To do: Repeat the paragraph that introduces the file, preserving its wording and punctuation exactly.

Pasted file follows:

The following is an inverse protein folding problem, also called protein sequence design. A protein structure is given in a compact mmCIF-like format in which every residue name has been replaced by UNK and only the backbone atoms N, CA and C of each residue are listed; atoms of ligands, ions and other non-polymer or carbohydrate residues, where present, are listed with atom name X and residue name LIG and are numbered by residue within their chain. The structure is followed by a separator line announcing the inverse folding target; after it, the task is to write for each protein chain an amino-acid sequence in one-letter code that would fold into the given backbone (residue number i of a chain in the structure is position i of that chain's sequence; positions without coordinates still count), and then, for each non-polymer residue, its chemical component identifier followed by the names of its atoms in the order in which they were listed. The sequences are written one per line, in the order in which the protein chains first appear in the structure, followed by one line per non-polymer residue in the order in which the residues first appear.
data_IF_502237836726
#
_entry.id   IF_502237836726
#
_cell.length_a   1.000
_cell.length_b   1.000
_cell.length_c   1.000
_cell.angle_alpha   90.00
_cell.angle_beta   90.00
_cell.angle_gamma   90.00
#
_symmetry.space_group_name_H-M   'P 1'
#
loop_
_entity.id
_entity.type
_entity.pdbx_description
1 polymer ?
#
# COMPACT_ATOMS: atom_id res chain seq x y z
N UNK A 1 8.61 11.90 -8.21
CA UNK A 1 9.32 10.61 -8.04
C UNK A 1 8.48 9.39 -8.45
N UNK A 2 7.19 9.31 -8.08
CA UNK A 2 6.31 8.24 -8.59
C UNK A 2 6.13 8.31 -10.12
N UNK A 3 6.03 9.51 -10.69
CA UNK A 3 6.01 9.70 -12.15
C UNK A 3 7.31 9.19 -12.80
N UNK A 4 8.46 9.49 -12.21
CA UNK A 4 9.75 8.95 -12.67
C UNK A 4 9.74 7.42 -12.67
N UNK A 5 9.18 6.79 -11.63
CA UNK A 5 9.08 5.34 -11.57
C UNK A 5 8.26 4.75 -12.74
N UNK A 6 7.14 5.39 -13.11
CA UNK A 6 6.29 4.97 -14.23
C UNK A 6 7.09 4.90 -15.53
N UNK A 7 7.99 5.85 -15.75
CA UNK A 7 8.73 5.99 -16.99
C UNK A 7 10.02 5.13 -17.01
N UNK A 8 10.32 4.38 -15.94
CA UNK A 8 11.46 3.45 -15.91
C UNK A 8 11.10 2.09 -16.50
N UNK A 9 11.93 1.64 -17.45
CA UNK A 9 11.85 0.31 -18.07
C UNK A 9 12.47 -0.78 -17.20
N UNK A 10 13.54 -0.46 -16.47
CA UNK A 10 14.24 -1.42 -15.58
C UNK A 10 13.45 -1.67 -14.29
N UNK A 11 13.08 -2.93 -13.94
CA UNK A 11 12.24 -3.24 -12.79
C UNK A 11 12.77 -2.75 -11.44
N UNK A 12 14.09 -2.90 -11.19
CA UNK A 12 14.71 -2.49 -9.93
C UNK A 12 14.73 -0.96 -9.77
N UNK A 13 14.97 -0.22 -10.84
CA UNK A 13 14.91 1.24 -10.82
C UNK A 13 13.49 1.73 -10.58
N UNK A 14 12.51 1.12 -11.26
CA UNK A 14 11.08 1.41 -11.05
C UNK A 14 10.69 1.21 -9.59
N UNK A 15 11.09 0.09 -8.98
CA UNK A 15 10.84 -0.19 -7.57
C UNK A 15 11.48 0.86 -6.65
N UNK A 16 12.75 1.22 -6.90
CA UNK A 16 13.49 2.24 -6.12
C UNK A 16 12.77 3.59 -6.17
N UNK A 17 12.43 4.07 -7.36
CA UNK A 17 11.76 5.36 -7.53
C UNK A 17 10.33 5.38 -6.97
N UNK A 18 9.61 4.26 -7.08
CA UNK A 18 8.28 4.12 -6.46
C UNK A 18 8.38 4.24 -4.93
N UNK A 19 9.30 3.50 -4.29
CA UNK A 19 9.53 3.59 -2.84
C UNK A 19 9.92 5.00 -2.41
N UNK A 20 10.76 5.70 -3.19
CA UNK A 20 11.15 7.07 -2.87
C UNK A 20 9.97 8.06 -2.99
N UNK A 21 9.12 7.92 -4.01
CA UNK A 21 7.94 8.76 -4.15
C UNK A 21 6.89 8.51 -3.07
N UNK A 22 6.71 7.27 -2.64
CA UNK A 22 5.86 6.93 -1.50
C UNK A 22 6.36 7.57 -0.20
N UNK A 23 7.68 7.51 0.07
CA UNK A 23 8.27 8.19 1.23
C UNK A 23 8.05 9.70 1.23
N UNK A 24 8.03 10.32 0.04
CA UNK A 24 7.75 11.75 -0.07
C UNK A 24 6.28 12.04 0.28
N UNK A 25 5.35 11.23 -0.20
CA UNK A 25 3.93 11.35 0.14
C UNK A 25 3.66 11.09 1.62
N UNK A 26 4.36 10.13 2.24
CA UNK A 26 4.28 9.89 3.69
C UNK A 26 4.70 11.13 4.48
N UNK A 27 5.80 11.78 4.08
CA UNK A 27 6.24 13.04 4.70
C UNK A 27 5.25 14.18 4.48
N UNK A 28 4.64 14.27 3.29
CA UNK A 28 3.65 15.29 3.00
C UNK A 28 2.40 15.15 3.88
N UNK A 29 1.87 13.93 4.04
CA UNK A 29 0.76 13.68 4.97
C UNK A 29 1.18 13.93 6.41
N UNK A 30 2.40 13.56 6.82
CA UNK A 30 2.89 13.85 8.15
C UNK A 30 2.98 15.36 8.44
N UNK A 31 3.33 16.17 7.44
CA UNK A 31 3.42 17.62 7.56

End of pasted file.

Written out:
The following is an inverse protein folding problem, also called protein sequence design. A protein structure is given in a compact mmCIF-like format in which every residue name has been replaced by UNK and only the backbone atoms N, CA and C of each residue are listed; atoms of ligands, ions and other non-polymer or carbohydrate residues, where present, are listed with atom name X and residue name LIG and are numbered by residue within their chain. The structure is followed by a separator line announcing the inverse folding target; after it, the task is to write for each protein chain an amino-acid sequence in one-letter code that would fold into the given backbone (residue number i of a chain in the structure is position i of that chain's sequence; positions without coordinates still count), and then, for each non-polymer residue, its chemical component identifier followed by the names of its atoms in the order in which they were listed. The sequences are written one per line, in the order in which the protein chains first appear in the structure, followed by one line per non-polymer residue in the order in which the residues first appear.